It is with a heavy heart The Bitter End would like to announce the loss of our colonel, Paul Colby, who passed away Feb. 13th,2014 at the age of 96. In his 70 plus years in the business , Paul has touched the hearts of countless musicians and patrons and helped to launch many great careers in the music industry. Paul was sharp , witty and happy until the end. Paul will never be forgotten as his legacy will live on Bleecker Street.
He was one of the last of his kind, influencing thousands of musicians, most of them in the infancy stages of performing. He guided many that went on to huge stardom, in addition to countless others who just enjoyed playing music. Starting in the business as a singer and bass player, Kenny found early success in the 1960’s in a band called The Critters. He played this club numerous times. In the early 1970s after producing music up north, Kenny had his first run working at the Bitter End with Paul Colby. After a few years, he went on to work on the upper east side at Home. It was there, that he made numerous musical friends and met his lovely wife of 39 years, Lisa. After a few years, he went on to numerous odd jobs before coming back in the mid 1980’s to book The Bitter End, until his passing last night. Kenny’s amazing ear for music helped keep the Bitter End a musical institution. From the outpour on social media, Kenny apparently was loved by many. Many great musicians credit him with their first gig in nyc, and influencing them from the way they sounded, to the way they looked, often planting seeds that grew into successful musical careers and important life lessons. Kenny genuinely loved music . He spent his life making it, and then shaping an industry from the bottom up. Those he touched through his work and play will always remember him as one of the great ones. His love for music was only matched by his love for his wife and daughter and his close friends (you can probably throw in a few cars over the years as well). Rest in Peace my Friend.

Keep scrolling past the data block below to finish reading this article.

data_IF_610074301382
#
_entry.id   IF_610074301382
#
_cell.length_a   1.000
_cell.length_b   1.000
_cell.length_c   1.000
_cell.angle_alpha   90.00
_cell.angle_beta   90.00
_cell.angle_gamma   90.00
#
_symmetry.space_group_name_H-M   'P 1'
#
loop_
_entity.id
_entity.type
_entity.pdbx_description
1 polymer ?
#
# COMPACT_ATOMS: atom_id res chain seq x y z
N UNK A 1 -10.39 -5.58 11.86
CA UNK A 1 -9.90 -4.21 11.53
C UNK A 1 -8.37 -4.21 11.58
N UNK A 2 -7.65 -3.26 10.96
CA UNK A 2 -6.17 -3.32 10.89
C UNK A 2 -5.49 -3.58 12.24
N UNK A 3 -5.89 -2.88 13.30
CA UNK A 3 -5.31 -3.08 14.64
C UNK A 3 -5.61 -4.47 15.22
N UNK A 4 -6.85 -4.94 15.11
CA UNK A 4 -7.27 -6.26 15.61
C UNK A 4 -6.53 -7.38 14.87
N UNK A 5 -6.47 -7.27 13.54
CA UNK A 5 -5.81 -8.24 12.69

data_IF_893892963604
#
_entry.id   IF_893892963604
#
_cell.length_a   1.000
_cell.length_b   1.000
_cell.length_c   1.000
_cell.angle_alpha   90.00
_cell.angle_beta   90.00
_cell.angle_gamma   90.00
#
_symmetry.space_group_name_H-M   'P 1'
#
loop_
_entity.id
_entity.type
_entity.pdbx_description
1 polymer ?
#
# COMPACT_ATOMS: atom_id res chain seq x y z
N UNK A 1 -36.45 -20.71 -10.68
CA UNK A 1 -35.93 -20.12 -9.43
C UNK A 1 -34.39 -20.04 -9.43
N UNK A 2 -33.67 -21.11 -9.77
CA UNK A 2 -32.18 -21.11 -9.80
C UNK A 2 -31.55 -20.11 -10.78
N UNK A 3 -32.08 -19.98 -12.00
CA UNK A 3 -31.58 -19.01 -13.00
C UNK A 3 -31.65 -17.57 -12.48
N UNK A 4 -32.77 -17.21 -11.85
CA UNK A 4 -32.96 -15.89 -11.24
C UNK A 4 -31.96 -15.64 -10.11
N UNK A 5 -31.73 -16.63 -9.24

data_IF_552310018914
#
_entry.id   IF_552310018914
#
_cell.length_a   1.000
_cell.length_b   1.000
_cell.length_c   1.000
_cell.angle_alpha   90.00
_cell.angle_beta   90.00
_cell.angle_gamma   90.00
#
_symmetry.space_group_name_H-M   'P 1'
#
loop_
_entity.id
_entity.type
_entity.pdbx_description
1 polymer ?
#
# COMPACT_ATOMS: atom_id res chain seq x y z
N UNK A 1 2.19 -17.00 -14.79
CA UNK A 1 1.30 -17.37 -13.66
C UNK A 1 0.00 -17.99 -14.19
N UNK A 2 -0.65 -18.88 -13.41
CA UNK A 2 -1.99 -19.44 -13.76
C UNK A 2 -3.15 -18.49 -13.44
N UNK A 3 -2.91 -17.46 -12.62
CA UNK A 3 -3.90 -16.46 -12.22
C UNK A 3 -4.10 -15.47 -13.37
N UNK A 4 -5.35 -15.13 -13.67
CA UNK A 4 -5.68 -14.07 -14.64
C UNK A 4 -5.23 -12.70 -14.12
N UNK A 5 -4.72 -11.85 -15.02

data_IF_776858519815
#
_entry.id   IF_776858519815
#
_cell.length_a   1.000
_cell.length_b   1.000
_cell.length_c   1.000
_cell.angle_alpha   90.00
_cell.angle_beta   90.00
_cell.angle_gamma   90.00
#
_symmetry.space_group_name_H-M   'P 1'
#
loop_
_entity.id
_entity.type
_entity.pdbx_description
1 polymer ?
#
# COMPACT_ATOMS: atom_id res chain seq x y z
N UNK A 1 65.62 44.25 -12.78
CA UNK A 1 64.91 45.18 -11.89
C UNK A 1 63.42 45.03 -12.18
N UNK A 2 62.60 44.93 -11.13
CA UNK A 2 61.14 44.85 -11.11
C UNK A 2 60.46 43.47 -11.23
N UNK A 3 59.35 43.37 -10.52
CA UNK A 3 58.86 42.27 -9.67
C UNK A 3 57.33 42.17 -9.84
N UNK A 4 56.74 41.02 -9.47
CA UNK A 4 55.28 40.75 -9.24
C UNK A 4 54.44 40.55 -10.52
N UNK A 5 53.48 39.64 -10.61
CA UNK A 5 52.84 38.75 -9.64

In 1961, former adman and inveterate showman, Fred Weintraub, chipped away crumbling plaster in the small, dingy, Bleecker Street venue he had acquired to reveal a red brick wall that would become the archetypal backdrop to over half a century of music and comedy. He called his new club the Bitter End, where Fred nurtured and promoted the emerging talent of the day. Peter Paul and Mary, Judy Collins, Neil Diamond, Richie Pryor, and Joan Rivers are just a few of the young performers who went on to have legendary careers in music and comedy. Fred owned and managed the Bitter End for a decade before turning over operations and, eventually, ownership to Paul Colby in order to pursue his career as a legendary movie executive and producer (Woodstock, Enter the Dragon). Though he passed away in March of 2017, Fred’s spirit of unbridled enthusiasm and dedication to young talent still reverberates.